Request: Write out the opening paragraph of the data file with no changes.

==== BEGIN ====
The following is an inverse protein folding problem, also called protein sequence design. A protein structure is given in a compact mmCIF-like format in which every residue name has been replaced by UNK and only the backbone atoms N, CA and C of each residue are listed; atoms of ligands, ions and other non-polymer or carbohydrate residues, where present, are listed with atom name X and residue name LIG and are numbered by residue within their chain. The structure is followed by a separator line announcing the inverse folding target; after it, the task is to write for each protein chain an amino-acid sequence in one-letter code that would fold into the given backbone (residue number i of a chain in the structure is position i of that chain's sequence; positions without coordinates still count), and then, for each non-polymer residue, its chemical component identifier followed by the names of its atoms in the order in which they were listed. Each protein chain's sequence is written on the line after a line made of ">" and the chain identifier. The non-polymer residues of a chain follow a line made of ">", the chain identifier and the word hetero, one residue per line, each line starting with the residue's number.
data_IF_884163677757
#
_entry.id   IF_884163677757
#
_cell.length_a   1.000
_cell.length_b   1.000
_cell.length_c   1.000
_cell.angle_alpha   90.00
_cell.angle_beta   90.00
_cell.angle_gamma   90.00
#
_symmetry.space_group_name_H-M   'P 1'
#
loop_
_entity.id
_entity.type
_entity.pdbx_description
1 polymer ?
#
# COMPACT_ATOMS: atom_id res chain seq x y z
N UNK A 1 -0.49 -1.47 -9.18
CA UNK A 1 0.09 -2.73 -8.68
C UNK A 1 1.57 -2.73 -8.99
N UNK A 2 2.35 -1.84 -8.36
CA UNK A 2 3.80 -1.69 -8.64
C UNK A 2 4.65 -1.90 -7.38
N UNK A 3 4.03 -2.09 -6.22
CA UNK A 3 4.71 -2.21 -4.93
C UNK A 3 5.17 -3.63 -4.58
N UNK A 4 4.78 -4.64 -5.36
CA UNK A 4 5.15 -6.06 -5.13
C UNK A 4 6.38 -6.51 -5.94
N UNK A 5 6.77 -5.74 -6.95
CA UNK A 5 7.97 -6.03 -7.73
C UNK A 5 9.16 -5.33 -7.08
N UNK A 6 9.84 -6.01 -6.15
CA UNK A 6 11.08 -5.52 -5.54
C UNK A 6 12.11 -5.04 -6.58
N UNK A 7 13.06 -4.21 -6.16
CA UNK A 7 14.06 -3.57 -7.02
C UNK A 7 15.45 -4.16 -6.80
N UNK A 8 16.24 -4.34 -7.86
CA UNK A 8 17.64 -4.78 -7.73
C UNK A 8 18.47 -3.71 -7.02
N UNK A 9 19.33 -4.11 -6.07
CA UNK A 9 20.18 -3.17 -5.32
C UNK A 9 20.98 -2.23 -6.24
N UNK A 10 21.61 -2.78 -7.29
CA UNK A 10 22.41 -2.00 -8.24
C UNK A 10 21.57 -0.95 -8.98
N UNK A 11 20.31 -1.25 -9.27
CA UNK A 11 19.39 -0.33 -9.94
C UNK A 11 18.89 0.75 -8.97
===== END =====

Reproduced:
The following is an inverse protein folding problem, also called protein sequence design. A protein structure is given in a compact mmCIF-like format in which every residue name has been replaced by UNK and only the backbone atoms N, CA and C of each residue are listed; atoms of ligands, ions and other non-polymer or carbohydrate residues, where present, are listed with atom name X and residue name LIG and are numbered by residue within their chain. The structure is followed by a separator line announcing the inverse folding target; after it, the task is to write for each protein chain an amino-acid sequence in one-letter code that would fold into the given backbone (residue number i of a chain in the structure is position i of that chain's sequence; positions without coordinates still count), and then, for each non-polymer residue, its chemical component identifier followed by the names of its atoms in the order in which they were listed. Each protein chain's sequence is written on the line after a line made of ">" and the chain identifier. The non-polymer residues of a chain follow a line made of ">", the chain identifier and the word hetero, one residue per line, each line starting with the residue's number.